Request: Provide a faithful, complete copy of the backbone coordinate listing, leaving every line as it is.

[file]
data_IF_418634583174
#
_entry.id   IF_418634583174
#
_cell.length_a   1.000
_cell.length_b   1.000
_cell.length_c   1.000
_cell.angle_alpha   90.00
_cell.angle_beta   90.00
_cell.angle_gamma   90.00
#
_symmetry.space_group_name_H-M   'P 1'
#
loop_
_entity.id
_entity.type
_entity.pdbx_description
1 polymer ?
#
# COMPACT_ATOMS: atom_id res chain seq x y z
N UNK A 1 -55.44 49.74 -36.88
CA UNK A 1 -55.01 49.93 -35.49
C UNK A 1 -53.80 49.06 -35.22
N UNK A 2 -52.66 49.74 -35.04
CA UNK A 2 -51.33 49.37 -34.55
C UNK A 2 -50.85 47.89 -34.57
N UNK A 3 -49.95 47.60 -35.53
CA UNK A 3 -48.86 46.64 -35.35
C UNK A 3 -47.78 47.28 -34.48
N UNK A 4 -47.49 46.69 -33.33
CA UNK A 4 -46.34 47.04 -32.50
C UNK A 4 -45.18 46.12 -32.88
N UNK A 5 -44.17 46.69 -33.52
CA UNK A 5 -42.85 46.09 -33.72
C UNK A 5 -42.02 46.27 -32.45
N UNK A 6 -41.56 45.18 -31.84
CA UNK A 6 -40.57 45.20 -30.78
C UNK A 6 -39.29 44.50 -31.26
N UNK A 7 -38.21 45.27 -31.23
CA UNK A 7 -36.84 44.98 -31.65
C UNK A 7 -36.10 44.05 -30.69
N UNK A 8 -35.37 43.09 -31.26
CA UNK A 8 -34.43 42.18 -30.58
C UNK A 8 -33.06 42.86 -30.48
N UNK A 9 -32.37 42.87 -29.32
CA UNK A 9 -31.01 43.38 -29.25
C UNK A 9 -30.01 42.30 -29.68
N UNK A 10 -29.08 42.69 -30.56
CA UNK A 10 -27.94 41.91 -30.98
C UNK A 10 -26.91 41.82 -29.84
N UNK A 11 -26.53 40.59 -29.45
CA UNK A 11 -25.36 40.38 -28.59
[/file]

data_IF_418634583174
#
_entry.id   IF_418634583174
#
_cell.length_a   1.000
_cell.length_b   1.000
_cell.length_c   1.000
_cell.angle_alpha   90.00
_cell.angle_beta   90.00
_cell.angle_gamma   90.00
#
_symmetry.space_group_name_H-M   'P 1'
#
loop_
_entity.id
_entity.type
_entity.pdbx_description
1 polymer ?
#
# COMPACT_ATOMS: atom_id res chain seq x y z
N UNK A 1 -55.44 49.74 -36.88
CA UNK A 1 -55.01 49.93 -35.49
C UNK A 1 -53.80 49.06 -35.22
N UNK A 2 -52.66 49.74 -35.04
CA UNK A 2 -51.33 49.37 -34.55
C UNK A 2 -50.85 47.89 -34.57
N UNK A 3 -49.95 47.60 -35.53
CA UNK A 3 -48.86 46.64 -35.35
C UNK A 3 -47.78 47.28 -34.48
N UNK A 4 -47.49 46.69 -33.33
CA UNK A 4 -46.34 47.04 -32.50
C UNK A 4 -45.18 46.12 -32.88
N UNK A 5 -44.17 46.69 -33.52
CA UNK A 5 -42.85 46.09 -33.72
C UNK A 5 -42.02 46.27 -32.45
N UNK A 6 -41.56 45.18 -31.84
CA UNK A 6 -40.57 45.20 -30.78
C UNK A 6 -39.29 44.50 -31.26
N UNK A 7 -38.21 45.27 -31.23
CA UNK A 7 -36.84 44.98 -31.65
C UNK A 7 -36.10 44.05 -30.69
N UNK A 8 -35.37 43.09 -31.26
CA UNK A 8 -34.43 42.18 -30.58
C UNK A 8 -33.06 42.86 -30.48
N UNK A 9 -32.37 42.87 -29.32
CA UNK A 9 -31.01 43.38 -29.25
C UNK A 9 -30.01 42.30 -29.68
N UNK A 10 -29.08 42.69 -30.56
CA UNK A 10 -27.94 41.91 -30.98
C UNK A 10 -26.91 41.82 -29.84
N UNK A 11 -26.53 40.59 -29.45
CA UNK A 11 -25.36 40.38 -28.59